noun, plural bam·bi·nos, Italian, bam·bi·ni [bahm-bee-nee] /bɑmˈbi ni/.
Origin of bambino
Examples from the Web for bambino
Historical Examples of bambino
The bambino, to express his agony, was grinning from ear to ear.Little Novels of Italy
Maurice Henry Hewlett
He declared that the bambino was a masterpiece, a pure Corregio.The Madonna of the Future
That night Bambino was on his way to Liverpool, from which port the steamer started.
As he spoke, Bambino drew a long knife and made a thrust with it at Harkaway.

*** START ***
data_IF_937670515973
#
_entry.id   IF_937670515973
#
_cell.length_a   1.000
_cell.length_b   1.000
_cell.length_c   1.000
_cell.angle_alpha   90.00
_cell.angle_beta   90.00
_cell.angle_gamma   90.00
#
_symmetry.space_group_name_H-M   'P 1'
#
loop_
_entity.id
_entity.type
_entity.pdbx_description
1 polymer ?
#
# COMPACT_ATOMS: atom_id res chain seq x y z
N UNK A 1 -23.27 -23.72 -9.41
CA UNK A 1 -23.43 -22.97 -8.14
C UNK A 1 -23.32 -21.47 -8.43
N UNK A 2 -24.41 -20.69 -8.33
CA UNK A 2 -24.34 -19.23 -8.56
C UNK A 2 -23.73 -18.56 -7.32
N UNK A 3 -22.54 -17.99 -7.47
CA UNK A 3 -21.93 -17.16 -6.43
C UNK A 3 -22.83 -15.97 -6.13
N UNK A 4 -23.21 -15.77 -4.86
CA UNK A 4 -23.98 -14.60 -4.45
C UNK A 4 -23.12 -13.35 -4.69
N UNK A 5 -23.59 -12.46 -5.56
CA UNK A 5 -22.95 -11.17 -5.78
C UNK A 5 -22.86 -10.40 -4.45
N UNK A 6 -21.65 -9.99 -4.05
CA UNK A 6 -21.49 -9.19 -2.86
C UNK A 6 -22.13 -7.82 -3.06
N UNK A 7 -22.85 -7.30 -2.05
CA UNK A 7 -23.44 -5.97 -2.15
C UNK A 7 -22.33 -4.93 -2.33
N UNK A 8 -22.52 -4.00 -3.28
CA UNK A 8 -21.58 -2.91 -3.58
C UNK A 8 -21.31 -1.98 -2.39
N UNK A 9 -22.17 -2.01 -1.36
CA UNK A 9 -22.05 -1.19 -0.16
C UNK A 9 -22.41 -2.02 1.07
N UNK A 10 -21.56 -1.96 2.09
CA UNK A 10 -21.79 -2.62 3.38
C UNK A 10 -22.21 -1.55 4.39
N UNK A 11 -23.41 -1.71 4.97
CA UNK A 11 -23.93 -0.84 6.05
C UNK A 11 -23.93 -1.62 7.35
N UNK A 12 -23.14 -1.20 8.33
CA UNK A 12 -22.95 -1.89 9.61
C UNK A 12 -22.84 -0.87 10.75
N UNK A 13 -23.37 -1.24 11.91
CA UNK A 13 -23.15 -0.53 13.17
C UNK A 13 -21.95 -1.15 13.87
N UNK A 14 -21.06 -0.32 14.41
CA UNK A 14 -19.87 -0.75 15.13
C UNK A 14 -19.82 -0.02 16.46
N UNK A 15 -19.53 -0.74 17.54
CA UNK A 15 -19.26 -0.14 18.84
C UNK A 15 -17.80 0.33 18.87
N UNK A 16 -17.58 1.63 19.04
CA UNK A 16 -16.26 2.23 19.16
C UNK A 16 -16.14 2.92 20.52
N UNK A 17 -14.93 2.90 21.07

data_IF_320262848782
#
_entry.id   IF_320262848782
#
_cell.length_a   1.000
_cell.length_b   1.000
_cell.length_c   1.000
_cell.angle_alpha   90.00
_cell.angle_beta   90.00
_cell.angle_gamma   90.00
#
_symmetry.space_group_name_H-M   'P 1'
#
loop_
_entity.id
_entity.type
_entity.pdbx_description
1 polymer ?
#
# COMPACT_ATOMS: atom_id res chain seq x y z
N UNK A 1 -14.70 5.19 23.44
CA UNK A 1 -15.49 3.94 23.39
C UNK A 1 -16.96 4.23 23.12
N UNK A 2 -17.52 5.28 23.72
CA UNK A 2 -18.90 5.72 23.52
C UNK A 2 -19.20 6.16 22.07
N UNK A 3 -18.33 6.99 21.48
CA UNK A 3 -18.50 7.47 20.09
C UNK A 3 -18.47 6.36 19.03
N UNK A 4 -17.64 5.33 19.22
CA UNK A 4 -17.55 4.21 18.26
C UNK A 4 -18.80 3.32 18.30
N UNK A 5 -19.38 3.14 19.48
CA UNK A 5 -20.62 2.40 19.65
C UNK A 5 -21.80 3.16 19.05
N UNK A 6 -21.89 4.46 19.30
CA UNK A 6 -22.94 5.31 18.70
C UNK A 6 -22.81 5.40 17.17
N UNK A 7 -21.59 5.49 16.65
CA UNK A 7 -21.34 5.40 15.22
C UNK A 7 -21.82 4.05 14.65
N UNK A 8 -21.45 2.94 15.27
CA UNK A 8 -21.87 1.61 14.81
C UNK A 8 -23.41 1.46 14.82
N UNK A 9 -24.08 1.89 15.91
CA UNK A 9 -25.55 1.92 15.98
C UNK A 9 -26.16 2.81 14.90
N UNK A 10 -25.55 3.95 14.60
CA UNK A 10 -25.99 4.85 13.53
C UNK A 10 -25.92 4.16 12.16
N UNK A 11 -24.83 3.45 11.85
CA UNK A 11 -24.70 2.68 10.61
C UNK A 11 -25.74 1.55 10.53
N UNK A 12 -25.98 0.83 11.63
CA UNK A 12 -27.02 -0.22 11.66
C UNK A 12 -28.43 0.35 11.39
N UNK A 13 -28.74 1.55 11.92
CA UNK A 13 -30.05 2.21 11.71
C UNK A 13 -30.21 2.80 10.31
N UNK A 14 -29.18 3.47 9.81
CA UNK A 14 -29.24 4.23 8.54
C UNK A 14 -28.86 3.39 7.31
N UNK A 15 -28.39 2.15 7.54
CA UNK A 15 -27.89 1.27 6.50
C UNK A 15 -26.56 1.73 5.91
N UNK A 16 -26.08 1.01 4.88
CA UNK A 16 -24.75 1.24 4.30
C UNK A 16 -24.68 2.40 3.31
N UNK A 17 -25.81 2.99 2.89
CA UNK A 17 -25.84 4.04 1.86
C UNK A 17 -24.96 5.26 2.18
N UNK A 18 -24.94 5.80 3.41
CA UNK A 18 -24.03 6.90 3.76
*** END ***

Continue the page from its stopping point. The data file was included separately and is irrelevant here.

Even Bambino, wretch that he was, had known what it was to love, and he sighed for her misery.
noun plural -nos or -ni (-niː)
Word Origin for bambino
"little child," 1761, from Italian bambino, "baby," a diminutive of bambo "simple" (cf. Latin bambalio "dolt," Greek bambainein "to stammer"). In U.S. baseball lore, a nickname of George Herman "Babe" Ruth Jr. (1895-1948).